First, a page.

Baby boomers earn more, eat better and smoke less than previous generations. They work out, play golf and take care of themselves. They look in the mirror and tell themselves “60 is the new 40.”
Not so fast, say a team of health researchers at the University of Toronto. “We found no evidence that the health of baby boomers is substantially different from that of the previous or succeeding cohorts.”
The medical scientists also delivered a sobering message to policy-makers. Don’t buy into the popular perception that baby boomers will require less health care as they age. It is based on wishful thinking, not measured reality.
The lead author of the paper, Elizabeth Badley, a professor of epidemiology at the university’s school of public health, grants that affluence, education, stable employment and access to medical care are normally predictors of good health. Baby boomers do well by these yardsticks. But that is not the whole story, she warns. There is an “obesity epidemic” in the land. It is already taking its toll on the postwar generation.
What she and her four colleagues found, after an exhaustive analysis of Canadian health records from 1994 and 2010, was that the benefits of education, affluence and reduced tobacco use were almost neutralized by the rising incidence of obesity among baby boomers.
“I can’t say I was surprised by the results,” said Badley, who has spent her working life investigating chronic diseases, tracking obesity rates and studying what happens to people as they age.
Most baby boomers, steeped in media images of healthy, attractive members of their generation, will be surprised. This upends their self-image, challenges their expectations.
So far the study has received little attention, partly because it was published in an American journal of epidemiology and partly because it contradicts what everyone thinks.
Assuming its results are corroborated by further research, Canadians born between 1946 and 1965 (who make up 30 per cent of the population) will have to take a hard look at their diet, lifestyle and retirement plans. Health-care officials will have to adjust their priorities and demographic projections.
The immediate implication of the study — and its strongest recommendation — is that governments should redouble their efforts to control obesity. The baby boom generation is the first, but not the last, cohort to live in the era of convenience food. It was already into early adulthood by the time chemically enhanced food loaded with salt and sweeteners became ubiquitous. Subsequent generations have spent their entire lives eating tasty, fattening food and sitting in front of digital devices that require little exertion or movement.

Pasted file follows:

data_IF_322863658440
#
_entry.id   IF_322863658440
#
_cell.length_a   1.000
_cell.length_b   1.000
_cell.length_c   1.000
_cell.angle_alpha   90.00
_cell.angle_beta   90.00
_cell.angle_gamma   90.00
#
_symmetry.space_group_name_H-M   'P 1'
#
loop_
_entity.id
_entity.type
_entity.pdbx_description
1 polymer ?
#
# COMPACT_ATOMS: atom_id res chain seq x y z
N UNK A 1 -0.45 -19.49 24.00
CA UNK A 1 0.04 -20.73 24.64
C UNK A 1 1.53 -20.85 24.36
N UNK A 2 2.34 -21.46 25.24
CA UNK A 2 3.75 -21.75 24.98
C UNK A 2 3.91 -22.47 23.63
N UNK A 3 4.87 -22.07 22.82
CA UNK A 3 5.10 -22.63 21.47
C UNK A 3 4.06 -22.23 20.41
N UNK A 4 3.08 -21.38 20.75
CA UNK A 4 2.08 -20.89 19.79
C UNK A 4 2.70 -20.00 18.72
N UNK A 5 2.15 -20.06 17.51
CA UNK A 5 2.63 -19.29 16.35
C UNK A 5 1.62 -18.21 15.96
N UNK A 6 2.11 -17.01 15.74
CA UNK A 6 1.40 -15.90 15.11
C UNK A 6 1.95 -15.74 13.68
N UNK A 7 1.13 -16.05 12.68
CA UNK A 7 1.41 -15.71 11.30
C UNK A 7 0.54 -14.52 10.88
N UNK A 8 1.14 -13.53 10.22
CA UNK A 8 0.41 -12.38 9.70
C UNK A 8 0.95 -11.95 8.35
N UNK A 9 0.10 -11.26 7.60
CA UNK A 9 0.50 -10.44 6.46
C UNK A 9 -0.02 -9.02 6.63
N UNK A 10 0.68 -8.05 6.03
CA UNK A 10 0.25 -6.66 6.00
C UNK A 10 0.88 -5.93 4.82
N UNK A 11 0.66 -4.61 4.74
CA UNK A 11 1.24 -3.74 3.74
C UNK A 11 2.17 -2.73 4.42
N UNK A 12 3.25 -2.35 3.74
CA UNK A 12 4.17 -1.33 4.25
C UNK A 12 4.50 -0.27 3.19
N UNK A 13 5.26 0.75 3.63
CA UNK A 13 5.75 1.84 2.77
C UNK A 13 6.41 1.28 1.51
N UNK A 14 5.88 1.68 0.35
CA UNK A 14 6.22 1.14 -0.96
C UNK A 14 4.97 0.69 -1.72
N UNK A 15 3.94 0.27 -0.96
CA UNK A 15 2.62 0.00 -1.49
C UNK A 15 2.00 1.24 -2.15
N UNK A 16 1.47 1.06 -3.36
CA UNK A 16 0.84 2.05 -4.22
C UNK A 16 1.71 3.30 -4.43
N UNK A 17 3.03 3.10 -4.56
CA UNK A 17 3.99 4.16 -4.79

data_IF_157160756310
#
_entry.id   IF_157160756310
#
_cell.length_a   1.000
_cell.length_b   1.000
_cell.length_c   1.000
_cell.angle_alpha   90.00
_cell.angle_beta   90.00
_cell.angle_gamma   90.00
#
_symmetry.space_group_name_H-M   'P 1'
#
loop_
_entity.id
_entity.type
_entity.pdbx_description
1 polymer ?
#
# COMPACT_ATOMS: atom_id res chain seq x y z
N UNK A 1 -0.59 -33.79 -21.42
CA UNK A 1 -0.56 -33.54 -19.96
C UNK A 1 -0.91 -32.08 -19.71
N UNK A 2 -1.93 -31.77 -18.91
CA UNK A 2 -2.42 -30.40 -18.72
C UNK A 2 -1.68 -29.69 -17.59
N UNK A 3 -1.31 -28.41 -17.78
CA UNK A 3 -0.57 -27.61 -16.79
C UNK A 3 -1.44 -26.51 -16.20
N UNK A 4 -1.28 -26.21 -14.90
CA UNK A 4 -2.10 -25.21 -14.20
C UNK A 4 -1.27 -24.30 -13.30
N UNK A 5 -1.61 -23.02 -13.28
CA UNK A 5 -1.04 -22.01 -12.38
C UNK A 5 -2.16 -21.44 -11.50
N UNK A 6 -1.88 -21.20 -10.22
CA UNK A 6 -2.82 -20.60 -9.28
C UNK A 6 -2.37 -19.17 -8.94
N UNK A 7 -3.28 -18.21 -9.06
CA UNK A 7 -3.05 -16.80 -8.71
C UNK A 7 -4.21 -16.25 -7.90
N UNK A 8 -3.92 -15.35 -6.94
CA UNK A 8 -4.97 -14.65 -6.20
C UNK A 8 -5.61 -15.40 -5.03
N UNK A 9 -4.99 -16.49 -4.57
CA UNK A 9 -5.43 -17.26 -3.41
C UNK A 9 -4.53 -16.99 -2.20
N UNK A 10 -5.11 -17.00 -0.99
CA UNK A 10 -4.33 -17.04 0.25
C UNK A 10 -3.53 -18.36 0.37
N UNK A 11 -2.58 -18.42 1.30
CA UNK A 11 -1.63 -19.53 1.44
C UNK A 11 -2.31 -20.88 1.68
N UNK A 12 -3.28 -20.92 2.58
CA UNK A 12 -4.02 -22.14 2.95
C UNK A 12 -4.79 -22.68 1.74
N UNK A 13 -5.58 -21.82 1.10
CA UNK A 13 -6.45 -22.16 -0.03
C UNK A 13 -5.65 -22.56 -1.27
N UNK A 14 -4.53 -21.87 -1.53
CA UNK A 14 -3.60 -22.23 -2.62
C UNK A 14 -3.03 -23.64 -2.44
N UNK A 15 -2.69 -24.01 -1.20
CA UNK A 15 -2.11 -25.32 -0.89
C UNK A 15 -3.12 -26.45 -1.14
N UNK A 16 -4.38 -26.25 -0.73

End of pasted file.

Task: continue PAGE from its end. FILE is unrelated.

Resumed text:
Governments are aware of the problem. They have studied the swelling girth of the population, consulted experts and come up with multi-faceted plans. But very little of this has filtered down to the level of personal behaviour. Nor has there been much change at the supermarket. The onus is on consumers to find sources of nutrition that aren’t loaded with saturated fats, salt and sugar.
The researchers’ second recommendation is that other investigators pay more attention to this issue. Their lack of curiosity puzzles Badley, who describes herself as an older boomer. She can’t believe she and her colleagues are the only medical scientists who noticed the glaring mismatch between the popular view of aging and the information collected by health-care professionals. She can’t understand why governments aren’t demanding credible facts and figures on which to base their estimate of the magnitude of the health-care burden in the coming years. “It would have been nice to be able to say that each succeeding generation is healthier than the last,” she says. It just doesn’t seem to be true.
For a while it was. Medical technology was improving, people were becoming more knowledgeable about their health, once-deadly diseases were being reduced to manageable conditions and life expectancy was going up. But over time, those positive trends were undercut by changes in North American behaviour. Home-cooked meals dwindled, physical activity fell off, stress levels rose and nutrition-related chronic diseases spread through the population. Hypertension, stroke, cancer and dementia may not kill people but they limit their ability to travel, socialize, eat out, play golf, go back to school or do voluntary work.
The U of T research team didn’t lecture or scold. It merely highlighted the importance of checking the facts before buying into a heavily marketed fantasy.